I suspect Carol is mis-identifying what is in the florists' flowers.

15/12/2013 at 17:13

I think the offence is to cause or allow them to spread onto farmland.

15/12/2013 at 17:20

Carol, what makes you so sure Japanese knotweed is being used?  

15/12/2013 at 20:38

I hope that the stuff is not Japanese Knotweed , I would send some to the RHS , if it is then please don't let this go 

Everything you read on the Internet is true , this stuff is Herendous , I'm on a Housing Ass Board and a couple of years go we spent thousands to get rid of this stuff from a site 

16/12/2013 at 08:55

Lot of mis-information on Knotweed on here.

There are no notifiable plants in the UK - The Plant Health Act 1967 legislates for 'problem plants'

The Wildlife and Countryside Act 1981 states that it is an offence to "plant or otherwise cause to grow in the wild" any plant listed in Schedule nine, Part II of the Act. That list includes Japanese Knotweed. You can grow it in your garden but cannot grow it outside of a garden nor put any cuttings into the council recycling etc.

Japanese Knotweed is not difficult to eradiacate if you control it. Assiduously removing shoots kills it. Some people are lazy and let it grow and spread.

If you have Japanese Knotweed then do not send it to the RHS or anyone else. Contact your local authority and ask them for advice.

16/12/2013 at 08:58

I think the thought re sending it to the RHS was that there was a possible mis-identification 

16/12/2013 at 09:12

Japanese knotweed is extremely resistant to chemicals. ,here in cormwall we have been trying to eradicate it for years.  I noticed a patch where knotweed was supposed to have been eradicated for it now to be appearing with even greater vigour.  This is on council land.  As things stand jap knotweed is winning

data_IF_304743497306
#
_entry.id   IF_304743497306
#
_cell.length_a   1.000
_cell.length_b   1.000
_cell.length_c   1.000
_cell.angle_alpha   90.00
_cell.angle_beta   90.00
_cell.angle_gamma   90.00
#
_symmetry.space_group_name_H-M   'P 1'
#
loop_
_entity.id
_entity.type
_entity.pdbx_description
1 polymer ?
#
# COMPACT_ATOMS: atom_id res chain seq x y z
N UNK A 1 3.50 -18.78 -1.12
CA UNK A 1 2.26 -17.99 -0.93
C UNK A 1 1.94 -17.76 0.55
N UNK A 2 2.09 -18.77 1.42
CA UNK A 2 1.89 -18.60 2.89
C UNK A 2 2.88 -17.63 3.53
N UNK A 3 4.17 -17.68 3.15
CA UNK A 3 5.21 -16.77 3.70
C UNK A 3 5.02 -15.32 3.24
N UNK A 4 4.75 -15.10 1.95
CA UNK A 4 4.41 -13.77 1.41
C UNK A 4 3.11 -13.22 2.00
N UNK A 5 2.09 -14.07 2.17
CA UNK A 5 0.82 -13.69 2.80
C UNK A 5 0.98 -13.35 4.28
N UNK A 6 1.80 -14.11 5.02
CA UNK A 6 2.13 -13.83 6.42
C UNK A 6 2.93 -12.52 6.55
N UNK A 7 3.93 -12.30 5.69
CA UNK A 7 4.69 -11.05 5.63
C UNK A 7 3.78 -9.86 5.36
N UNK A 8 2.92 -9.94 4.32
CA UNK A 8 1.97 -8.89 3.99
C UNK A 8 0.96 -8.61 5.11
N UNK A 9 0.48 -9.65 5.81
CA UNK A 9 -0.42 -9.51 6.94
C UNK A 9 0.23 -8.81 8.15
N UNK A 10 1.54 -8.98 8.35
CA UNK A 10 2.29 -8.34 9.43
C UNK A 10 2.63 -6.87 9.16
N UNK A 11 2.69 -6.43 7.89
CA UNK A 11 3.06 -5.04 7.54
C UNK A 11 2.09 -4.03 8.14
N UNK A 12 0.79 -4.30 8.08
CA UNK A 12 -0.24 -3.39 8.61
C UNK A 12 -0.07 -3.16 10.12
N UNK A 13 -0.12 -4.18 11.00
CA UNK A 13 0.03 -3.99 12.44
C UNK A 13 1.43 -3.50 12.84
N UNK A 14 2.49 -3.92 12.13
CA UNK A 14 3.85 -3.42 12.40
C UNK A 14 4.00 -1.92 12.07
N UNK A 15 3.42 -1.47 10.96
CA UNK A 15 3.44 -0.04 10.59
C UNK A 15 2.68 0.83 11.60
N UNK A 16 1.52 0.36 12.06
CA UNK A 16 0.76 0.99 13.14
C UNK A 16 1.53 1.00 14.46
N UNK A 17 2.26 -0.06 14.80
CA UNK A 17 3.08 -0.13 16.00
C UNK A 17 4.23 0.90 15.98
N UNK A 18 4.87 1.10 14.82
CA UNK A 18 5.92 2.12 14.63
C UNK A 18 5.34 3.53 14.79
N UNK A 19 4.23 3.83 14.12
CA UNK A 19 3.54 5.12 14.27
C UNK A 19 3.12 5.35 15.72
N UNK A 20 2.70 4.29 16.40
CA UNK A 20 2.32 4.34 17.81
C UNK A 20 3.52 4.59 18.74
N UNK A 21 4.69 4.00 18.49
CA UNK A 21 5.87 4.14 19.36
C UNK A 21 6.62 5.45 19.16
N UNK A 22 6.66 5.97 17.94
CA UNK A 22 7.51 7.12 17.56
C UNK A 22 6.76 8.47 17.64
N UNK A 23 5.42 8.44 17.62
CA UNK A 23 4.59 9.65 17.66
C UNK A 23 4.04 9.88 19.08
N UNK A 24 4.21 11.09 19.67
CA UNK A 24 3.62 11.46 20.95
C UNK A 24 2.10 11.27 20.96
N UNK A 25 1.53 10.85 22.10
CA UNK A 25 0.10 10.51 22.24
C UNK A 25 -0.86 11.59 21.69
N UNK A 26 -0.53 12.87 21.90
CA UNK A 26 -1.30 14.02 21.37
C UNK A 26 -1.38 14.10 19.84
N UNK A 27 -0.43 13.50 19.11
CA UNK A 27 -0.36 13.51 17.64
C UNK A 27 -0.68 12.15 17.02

I well recall being shown jap knotweed being burned to a crisp yet was starting to shoot again a few months later.  

Leave it......I.e. removing shoots as,they appear......and it will take over.   

If I had any knotweed in my garden I would move.

 

16/12/2013 at 09:44

You have to be a member of the RHS to send them a sample to ID.  Technically sending them a Schedule 9 plant is illegal as it includes 'activities that disturb the vegetation and underlying soil.' A bit cyclical if you want to ID them I know!

It is not an offence to have Schedule 9 plant species growing on your land and there is no legal requirement to control them. Remember that garden favourites like Rhododendrons, Azalea, False Acacia, Gunnera and Virginia Creeper are on the list.

http://www.rhs.org.uk/Gardening/Advice/RHS-Advisory-Service/How-to-send-samples-for-identification-and-examina

16/12/2013 at 13:23

It's usually the stems of Japanese knotweed that are used in floral arrangements. Sometimes dried but also fresh stems.    http://blog.pottingsheduk.com/?paged=3 (scroll down to "Mysterious Aroid")

Carol, if the arrangements have fresh stems in them, please be careful when disposing of the stems and make sure they can't get composted.

16/12/2013 at 14:57

It must not be disposed of in general waste and has to be incinerated.

http://www.environment-agency.gov.uk/homeandleisure/wildlife/130079.aspx

16/12/2013 at 16:08

Yes break.  Jap knotweed is unlike any other weed. And even a very small piece can become an immense problem in your garden

16/12/2013 at 16:18

Flowerchild, I can't think of anything more irresponsible than that flower arrangement. The  blogger states they are the scourge of the countryside, but unless they are disposed of by burning, then they can spread. I certainly wouldn't have thought twice about being able to dispose of dead flower arrangements in a green bin. There would even be the danger of putting it on the compost heap and spreading it around the garden.

16/12/2013 at 17:00

And, as I said before, burning doesn't "do" for them either, at least not in a usual garden burn up.  It was quite eerie to see an apparent piece of charcoal with new shoots showing.  .......it will never die